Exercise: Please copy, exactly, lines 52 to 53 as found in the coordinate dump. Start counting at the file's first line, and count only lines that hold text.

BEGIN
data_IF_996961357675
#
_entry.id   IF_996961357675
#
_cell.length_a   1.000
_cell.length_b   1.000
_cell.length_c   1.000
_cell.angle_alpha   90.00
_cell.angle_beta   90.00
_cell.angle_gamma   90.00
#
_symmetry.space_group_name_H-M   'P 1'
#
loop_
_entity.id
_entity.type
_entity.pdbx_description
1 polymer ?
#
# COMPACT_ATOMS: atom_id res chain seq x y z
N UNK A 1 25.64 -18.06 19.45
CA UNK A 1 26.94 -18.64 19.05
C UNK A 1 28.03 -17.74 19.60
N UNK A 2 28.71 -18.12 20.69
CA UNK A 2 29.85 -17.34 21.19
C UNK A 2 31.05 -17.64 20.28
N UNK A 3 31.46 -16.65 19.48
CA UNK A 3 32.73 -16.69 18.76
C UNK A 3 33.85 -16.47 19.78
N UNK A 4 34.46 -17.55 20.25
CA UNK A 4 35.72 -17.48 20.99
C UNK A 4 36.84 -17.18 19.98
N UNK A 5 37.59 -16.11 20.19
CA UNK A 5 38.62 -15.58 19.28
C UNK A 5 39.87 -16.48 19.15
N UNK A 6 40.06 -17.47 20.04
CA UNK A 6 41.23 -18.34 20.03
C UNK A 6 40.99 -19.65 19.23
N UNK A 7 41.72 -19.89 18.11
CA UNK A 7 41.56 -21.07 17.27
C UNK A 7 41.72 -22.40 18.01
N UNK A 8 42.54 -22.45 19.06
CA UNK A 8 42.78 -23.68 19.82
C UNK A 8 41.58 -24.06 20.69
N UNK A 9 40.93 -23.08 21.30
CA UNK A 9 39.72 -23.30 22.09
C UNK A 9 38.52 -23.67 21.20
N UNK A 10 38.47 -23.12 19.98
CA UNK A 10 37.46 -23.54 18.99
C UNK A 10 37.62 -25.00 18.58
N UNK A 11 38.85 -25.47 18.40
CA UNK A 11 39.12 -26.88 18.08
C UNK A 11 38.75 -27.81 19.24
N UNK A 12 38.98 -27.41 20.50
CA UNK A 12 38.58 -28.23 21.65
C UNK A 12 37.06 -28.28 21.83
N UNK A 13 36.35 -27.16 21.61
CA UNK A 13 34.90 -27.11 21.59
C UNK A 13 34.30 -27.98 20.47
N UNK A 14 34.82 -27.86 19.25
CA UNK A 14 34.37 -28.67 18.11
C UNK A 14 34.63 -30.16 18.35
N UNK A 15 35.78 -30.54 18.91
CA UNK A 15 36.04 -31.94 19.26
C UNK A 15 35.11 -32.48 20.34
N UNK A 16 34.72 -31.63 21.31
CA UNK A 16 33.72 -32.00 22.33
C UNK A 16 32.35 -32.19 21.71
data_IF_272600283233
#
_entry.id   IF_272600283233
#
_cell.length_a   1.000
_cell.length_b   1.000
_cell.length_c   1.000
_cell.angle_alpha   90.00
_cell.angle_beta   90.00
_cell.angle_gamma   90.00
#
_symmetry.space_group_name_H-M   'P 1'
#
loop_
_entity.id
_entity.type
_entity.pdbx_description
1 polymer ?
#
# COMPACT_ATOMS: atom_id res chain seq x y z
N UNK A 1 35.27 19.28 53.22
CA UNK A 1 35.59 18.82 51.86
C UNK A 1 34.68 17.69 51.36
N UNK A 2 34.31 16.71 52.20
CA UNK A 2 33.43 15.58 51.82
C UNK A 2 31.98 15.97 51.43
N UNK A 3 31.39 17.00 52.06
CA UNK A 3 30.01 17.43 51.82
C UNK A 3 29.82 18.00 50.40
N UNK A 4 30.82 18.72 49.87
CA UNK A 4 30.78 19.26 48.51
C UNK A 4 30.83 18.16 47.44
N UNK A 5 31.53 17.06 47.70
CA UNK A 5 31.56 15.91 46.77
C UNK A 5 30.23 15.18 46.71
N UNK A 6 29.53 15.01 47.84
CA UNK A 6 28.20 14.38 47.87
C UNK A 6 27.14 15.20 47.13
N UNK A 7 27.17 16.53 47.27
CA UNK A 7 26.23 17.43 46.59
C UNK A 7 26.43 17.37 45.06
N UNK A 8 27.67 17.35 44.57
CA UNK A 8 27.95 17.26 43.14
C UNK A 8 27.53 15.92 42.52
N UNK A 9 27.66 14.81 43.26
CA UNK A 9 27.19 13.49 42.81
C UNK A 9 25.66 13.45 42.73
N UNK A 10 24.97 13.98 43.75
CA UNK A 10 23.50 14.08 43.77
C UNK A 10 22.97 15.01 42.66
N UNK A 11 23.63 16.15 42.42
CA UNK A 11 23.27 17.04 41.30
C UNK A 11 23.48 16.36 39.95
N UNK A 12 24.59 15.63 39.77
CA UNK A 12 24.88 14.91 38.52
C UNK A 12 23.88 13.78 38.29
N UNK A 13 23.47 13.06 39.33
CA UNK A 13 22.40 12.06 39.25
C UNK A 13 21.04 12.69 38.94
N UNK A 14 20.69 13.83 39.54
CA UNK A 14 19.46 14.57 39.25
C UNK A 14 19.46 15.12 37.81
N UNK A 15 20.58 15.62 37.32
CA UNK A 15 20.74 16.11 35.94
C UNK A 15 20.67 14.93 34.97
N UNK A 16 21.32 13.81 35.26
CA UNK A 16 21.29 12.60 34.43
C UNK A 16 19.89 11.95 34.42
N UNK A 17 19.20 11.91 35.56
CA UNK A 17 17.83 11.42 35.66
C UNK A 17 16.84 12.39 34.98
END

CA UNK A 11 39.12 -26.88 18.08
C UNK A 11 38.75 -27.81 19.24